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How the Senate Can Beat Gridlock—and Why That’s Not Always a Good Thing

Published by USC Bedrosian Center on

by Anthony Orlando

Americans are fed up with gridlock. Congress is one of the least popular institutions in the country. So you might think the solution is for legislators to pass major legislation. But what if the solution is even more controversial than the problem? If you’ve heard of “budget reconciliation,” you probably didn’t hear unanimously good things. That’s because it’s a risky game…a fascinating, strategic game deep in the trenches of our democratic tug-of-war.

In this episode, Molly E. Reynolds teaches us how budget reconciliation works, where it came from, how it’s being wielded, and why you should care.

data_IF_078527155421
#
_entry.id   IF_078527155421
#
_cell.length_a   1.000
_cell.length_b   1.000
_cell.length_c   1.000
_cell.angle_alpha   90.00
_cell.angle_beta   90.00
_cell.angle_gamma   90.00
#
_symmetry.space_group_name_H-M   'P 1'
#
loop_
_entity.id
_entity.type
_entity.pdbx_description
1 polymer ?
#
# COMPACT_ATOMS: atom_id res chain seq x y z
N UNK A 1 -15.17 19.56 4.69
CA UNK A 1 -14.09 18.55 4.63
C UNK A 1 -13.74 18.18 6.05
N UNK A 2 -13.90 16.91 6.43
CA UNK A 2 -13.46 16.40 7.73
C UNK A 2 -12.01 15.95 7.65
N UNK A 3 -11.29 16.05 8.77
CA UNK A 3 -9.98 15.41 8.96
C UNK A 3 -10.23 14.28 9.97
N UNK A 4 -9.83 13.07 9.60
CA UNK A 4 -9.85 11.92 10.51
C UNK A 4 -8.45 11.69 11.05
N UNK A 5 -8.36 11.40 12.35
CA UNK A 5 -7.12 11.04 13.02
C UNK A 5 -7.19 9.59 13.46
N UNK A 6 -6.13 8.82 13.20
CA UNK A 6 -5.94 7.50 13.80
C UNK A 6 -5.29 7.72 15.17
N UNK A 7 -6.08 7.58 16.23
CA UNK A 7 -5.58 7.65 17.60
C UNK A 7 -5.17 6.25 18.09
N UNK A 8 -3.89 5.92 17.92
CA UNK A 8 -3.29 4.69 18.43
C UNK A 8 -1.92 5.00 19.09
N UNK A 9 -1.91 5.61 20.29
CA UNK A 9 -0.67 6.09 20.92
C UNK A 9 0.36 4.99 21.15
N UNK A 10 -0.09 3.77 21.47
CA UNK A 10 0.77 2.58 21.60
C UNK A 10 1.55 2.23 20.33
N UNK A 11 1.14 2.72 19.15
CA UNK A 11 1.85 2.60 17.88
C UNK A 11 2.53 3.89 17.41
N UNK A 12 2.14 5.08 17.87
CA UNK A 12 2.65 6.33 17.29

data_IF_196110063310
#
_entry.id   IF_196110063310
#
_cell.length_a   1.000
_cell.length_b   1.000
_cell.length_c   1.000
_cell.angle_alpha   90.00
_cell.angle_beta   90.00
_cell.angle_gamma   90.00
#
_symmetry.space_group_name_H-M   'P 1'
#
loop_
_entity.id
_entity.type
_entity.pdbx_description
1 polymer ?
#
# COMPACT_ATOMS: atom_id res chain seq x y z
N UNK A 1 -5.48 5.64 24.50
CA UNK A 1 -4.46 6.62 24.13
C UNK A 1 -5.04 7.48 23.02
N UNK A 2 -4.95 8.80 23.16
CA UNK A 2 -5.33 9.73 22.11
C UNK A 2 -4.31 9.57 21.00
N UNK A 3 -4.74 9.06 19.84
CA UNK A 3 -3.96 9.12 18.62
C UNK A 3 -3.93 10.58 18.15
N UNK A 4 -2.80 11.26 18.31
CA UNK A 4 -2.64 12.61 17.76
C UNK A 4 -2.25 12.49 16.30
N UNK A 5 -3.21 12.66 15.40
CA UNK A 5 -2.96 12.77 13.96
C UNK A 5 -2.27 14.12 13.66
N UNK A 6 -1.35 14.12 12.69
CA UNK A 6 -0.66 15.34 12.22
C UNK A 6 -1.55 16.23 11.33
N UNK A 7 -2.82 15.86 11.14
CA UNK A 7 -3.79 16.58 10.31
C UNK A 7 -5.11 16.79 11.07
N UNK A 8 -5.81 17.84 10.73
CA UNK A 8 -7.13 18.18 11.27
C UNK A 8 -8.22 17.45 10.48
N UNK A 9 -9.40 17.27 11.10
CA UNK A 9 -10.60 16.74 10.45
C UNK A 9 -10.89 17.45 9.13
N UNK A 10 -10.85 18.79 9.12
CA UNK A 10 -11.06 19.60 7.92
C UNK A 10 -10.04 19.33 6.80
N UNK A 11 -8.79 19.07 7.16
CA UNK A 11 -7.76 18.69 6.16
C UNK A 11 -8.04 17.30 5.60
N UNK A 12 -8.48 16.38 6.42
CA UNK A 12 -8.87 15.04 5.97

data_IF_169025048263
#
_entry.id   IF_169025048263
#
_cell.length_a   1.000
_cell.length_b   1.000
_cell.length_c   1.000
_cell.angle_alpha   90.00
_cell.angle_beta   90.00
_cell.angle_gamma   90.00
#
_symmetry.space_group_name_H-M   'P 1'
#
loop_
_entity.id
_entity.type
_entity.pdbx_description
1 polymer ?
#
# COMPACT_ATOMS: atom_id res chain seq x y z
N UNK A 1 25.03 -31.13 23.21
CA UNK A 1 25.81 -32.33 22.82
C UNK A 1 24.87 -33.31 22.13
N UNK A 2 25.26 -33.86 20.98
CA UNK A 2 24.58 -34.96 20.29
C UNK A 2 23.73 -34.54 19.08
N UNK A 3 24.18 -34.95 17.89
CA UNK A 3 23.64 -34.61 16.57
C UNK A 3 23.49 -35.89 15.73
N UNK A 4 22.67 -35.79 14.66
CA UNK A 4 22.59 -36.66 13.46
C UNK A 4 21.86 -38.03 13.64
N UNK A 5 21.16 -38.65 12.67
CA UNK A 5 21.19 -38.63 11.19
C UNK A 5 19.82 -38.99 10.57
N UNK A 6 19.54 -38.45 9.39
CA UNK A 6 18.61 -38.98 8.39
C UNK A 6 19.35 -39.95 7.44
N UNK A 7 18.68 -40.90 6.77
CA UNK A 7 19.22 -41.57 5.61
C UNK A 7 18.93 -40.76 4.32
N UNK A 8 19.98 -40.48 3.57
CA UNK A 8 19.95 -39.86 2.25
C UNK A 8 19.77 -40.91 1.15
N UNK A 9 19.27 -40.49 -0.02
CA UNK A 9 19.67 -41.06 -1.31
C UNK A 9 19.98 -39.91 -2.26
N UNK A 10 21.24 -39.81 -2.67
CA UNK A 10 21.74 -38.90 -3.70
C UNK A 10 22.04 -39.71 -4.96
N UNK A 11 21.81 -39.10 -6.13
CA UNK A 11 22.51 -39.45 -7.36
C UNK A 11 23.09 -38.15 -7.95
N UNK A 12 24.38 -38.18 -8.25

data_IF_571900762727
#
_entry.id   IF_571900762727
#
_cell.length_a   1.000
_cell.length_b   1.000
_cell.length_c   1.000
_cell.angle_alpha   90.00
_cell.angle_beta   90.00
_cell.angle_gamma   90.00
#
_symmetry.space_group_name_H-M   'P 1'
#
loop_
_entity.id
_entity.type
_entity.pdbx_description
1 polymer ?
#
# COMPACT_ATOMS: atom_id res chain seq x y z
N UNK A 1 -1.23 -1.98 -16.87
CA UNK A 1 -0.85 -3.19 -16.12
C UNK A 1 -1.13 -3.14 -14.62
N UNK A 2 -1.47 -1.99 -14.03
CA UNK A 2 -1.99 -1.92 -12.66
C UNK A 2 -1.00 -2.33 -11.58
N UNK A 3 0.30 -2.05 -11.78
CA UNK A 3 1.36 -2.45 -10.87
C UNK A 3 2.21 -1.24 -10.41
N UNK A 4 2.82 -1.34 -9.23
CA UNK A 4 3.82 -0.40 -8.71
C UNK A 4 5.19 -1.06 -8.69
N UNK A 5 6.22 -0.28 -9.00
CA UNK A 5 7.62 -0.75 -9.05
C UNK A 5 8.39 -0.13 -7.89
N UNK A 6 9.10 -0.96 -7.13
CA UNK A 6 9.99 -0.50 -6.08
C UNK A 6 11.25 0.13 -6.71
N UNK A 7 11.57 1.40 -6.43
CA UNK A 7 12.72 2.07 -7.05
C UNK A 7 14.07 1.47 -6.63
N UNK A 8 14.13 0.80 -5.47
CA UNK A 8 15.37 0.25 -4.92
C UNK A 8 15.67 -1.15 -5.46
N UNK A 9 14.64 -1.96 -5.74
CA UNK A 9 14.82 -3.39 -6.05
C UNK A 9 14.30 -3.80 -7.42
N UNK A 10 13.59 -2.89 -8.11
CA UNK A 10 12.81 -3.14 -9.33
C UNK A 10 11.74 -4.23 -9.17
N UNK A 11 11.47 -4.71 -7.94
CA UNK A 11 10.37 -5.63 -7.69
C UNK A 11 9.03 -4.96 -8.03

Dr. Reynolds is a fellow in Governance Studies at the Brookings Institution and the author of the recent book Exceptions to the Rule: The Politics of Filibuster Limitations in the U.S. Senate. To learn more, you can go to

To listen to this episode of Our American Discourse, click the arrow in the player here. Or download it and subscribe through ApplePodcasts, Soundcloud, or Google Play, Stitcher, or your favorite podcasting app – click the links or search “usc bedrosian.”

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Related Reading

What’s Wrong with the Congressional Budget Process?” by Molly E. Reynolds

What to Expect When You’re Expecting Reconciliation Bill (Again)” by Molly E. Reynolds

Considering the Budget Resolution in the Senate: Challenges and Consequences of Reform” by Molly E. Reynolds

Republicans Learn the Limits of Reconciliation with Failed ACA Repeal” by Molly E. Reynolds

What Republicans Must Answer About Their Next Steps on Health Care” by Molly E. Reynolds



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